Whatever you do…

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Man!  I wish they would just do the dishes without grumbling or complaining!!!

You would think that by now I’d have this down.  Thirty years I’ve been a parent and still my kids argue about cleaning up the kitchen.  “It’s not my turn.”  “You didn’t finish your job so now you have to do my job.”  “You didn’t finish on time so now you have extra duty.”  Over and over again I hear, in one form or another, “I’m not taking that responsibility – it’s yours!”

Argh!

“Guys!”  I say, “this is not how we do things here.  Who’s responsibility is it?”  (Lots of lowered eyes and finger-pointing at this point…)

To the apparent offender – “Did you really take care of your responsibility?”

And to the obvious finger-pointers – “Did you try to encourage him to fulfill his responsibility?  Are you walking along side?”

Of course the answer to all of the above is, “Um, no.”

I’ve told my kids (and myself!) this at least a thousand times, “Whatever you do, do it heartily, as unto the Lord…”

What I want them to do is in all things, give it their best efforts.  I want them to have a good work ethic – to think in terms of literally doing even the smallest of chores as if Jesus were coming to our home.  I want that ethic to carry over into their school work and jobs and families and parenting.  I want them to learn to be self-motivated in these things.  We feel better about ourselves when we do the right thing, right?

But it occurs to me that I have been missing an important message in that admonition from Scripture – the important message.  I’ve been focusing in the “heartily” part, but what does it mean to do things “as unto the Lord”?

And, now that I’m thinking about it… what is the broader context of that passage???

That verse is Colossians 3:23, but here’s some framework:  Paul is instructing the Colossian church that they are to live as new creatures – changed completely through the saving work of Jesus…for a reason.

– since you used to be dead in sin, but now are alive in Christ, seek the things that are above, not             below

– put to death all the wickedness that is within you, put on the righteousness of Christ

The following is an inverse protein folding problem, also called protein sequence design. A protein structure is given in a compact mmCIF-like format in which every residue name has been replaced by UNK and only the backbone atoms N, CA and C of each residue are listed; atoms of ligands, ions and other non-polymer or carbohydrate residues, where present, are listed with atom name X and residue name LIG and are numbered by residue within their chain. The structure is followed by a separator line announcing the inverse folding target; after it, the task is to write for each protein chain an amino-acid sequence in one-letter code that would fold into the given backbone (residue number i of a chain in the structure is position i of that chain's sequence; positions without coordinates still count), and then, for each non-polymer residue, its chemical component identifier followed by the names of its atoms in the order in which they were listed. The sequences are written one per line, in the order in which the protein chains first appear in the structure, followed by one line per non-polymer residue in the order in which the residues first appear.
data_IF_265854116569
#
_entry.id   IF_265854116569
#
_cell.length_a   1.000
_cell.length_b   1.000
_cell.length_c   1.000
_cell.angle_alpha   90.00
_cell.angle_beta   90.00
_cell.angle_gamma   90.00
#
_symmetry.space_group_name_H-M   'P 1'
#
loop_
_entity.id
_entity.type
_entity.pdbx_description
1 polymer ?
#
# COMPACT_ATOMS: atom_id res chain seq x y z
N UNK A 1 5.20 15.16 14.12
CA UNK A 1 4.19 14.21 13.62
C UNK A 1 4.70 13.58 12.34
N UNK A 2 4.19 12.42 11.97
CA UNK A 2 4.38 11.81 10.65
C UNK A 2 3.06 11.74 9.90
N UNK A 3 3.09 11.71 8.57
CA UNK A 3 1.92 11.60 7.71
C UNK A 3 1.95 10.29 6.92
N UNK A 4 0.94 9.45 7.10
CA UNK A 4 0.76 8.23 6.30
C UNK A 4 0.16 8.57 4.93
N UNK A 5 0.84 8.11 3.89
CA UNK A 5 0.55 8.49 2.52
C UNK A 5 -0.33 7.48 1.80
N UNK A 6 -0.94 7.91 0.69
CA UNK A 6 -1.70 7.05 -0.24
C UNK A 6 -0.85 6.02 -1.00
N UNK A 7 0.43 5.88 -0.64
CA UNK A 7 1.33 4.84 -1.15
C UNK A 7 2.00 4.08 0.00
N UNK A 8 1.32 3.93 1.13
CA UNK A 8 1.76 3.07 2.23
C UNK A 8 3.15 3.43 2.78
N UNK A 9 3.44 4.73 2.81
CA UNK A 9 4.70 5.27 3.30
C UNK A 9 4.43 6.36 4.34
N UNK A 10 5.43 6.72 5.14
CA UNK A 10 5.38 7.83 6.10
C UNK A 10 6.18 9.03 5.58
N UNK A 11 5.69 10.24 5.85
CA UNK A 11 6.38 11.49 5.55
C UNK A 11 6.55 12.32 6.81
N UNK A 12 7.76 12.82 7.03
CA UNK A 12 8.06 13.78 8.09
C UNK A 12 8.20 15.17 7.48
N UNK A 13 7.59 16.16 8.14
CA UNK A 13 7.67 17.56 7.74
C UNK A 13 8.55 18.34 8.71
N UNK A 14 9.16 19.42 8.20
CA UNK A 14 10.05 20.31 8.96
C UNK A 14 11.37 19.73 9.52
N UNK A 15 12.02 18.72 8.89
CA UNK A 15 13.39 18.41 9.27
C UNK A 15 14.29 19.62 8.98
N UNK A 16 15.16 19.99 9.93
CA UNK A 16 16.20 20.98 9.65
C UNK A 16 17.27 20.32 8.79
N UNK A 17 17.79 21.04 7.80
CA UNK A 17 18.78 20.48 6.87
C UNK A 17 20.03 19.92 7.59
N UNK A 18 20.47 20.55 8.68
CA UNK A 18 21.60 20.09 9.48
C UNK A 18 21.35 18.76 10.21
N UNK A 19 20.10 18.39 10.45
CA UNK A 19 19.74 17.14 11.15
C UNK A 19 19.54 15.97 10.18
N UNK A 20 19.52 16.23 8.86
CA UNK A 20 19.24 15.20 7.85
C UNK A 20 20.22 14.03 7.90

– don’t let sin rule in you anymore, Jesus is now your head – your authority – he is your ruler

And how  do we do these things?

– be thankful (for Christ’s work in you)

– let the Word dwell in you (read it, memorize it, think deeply on it)

– teach and admonish one another in all wisdom (from that Word)

But the most important question to answer is not “how?” but, “Why?”

Why should we work heartily as unto the Lord?

Why should we put sin to death?

Why should we be thankful?

Why?

The answer is simple, but oh, so easy to miss.

Verse 17 mirrors verse 23:  Whatever you do, in word or deed, do everything in the name of the Lord Jesus, giving thanks to God the Father through him.

“Giving thanks to God the Father through him” is glorifying God.  We do what we do to glorify God.

We have a good work ethic – because it upholds God’s reputation and reflects God’s character well.  It glorifies God.

We put on the righteous nature of Jesus and shake off our own wickedness – because it speaks loudly about the power of God to change lives – it reflects God’s character well.  It glorifies God.

We have a cheerful attitude – because it reveals how thoroughly our hearts have been transformed – it reflects God’s character well.  It shows that Christ is in charge of our otherwise wicked hearts – and it glorifies God.

Perhaps what I have actually been teaching my kids has been, “Do the dishes because it makes mom happy.”  Or, “put the food away because it makes mom less crabby.”

I never want my kids to think that making me happy is their highest calling, but I could at least make an argument that teaching them to please their parents is the first step in learning that obedience brings joy.  I could then teach them that learning to obey God in all things glorifies him and he’s kind enough to  make it so that the very same things that bring us the most joy are also the things that glorify him.

But God forbid that I teach my kids that achieving my goals or even their own goals – even admirable goals – is their highest calling.

Rod Dreher explains this eloquently when he writes, “… excellence and knowledge are fine things, but they do not justify themselves. The pursuit of excellence and knowledge must be bounded by moral and communal obligations that rein in the ego and hamstring hubris. Today we live in an age when science often refuses limits, claiming the pursuit of knowledge as a holy crusade. The world praises as daring and creative the transgression of nearly all boundaries—in art, in media, in social forms, and so forth—… these goals can be understood as good only if they are subordinated to right reason, to virtue, and, ultimately, to the will of God.”  (He’s talking about the lessons he learned from reading Dante – be sure to check out the full article!)

So.  What’s the point of all of this?